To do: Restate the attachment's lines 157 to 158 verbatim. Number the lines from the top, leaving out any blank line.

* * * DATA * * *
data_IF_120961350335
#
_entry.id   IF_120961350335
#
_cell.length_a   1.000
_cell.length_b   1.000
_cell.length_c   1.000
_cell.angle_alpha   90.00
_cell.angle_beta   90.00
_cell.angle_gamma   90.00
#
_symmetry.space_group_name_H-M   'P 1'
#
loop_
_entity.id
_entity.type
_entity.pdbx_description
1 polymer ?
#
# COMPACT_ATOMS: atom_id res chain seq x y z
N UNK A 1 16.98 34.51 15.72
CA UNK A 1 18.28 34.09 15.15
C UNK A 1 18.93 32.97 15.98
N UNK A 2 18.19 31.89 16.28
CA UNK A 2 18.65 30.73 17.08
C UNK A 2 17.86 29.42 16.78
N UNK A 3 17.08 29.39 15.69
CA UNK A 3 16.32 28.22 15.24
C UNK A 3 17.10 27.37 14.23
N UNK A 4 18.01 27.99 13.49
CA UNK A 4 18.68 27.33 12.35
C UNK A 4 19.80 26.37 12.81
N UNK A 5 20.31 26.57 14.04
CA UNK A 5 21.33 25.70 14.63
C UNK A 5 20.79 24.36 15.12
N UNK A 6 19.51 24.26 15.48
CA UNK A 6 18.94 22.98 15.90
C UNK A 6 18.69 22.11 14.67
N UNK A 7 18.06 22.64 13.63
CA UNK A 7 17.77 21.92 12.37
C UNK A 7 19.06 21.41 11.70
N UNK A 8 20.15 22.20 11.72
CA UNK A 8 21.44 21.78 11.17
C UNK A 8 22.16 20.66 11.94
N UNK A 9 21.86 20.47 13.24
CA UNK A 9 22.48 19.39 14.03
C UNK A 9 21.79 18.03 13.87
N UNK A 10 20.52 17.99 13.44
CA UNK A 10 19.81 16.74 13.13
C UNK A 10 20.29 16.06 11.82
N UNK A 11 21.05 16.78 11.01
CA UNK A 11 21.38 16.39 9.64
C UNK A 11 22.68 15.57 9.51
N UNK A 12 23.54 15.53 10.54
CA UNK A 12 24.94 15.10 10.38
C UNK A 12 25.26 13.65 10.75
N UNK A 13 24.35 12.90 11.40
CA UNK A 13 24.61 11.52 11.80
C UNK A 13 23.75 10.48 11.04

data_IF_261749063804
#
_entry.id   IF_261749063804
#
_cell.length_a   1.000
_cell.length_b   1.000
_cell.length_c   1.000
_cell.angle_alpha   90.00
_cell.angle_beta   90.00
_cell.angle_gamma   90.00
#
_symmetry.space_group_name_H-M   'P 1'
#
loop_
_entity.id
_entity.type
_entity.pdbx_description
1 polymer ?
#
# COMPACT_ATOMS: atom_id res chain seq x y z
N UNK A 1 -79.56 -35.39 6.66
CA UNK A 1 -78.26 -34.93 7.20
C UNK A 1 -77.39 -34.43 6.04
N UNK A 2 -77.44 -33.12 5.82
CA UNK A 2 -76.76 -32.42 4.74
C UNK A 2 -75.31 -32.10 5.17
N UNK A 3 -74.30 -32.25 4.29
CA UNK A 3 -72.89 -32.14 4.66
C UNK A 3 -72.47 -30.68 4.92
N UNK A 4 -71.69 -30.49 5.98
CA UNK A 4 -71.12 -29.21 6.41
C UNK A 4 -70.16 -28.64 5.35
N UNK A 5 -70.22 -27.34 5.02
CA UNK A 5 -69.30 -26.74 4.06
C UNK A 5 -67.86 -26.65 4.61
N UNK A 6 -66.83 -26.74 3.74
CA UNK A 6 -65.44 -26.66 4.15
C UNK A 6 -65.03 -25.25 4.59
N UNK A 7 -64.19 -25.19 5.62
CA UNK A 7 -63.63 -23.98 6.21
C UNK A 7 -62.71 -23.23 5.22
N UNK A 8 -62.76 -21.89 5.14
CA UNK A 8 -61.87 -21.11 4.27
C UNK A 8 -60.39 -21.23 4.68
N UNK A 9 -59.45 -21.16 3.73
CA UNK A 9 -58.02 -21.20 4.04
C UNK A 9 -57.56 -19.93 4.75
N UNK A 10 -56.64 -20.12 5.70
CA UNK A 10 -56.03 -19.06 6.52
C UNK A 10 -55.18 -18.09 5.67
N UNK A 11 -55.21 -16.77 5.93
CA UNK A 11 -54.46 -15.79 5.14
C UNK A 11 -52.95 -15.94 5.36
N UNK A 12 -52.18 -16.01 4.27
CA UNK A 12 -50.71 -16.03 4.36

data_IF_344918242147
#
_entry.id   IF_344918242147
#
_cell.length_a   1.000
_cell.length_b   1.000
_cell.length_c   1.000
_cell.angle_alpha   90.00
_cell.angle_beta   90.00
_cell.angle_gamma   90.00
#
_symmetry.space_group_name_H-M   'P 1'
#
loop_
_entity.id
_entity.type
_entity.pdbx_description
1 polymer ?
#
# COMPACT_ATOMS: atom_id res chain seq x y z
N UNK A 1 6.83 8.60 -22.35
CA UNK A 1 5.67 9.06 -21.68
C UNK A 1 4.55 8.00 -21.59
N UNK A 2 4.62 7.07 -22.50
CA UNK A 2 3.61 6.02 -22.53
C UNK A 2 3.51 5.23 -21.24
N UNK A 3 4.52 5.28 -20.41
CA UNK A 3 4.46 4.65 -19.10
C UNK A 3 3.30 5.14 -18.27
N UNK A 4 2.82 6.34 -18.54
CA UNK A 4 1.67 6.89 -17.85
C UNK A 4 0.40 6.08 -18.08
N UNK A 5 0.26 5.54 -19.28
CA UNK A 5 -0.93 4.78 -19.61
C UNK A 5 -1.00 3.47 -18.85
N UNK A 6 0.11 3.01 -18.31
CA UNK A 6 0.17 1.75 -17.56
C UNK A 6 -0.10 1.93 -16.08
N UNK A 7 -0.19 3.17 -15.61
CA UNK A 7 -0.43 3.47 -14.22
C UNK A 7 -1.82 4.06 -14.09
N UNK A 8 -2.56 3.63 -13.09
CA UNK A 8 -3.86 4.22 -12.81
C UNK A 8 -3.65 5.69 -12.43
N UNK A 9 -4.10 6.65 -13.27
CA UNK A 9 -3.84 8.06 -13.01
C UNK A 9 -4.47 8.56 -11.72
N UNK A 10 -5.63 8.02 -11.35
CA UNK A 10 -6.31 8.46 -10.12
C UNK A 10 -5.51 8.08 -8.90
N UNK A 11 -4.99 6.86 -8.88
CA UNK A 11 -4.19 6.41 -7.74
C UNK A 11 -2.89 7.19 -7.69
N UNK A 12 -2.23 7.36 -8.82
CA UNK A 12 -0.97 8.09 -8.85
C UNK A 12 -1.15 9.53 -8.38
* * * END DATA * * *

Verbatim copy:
CA UNK A 8 -3.86 4.22 -12.81
C UNK A 8 -3.65 5.69 -12.43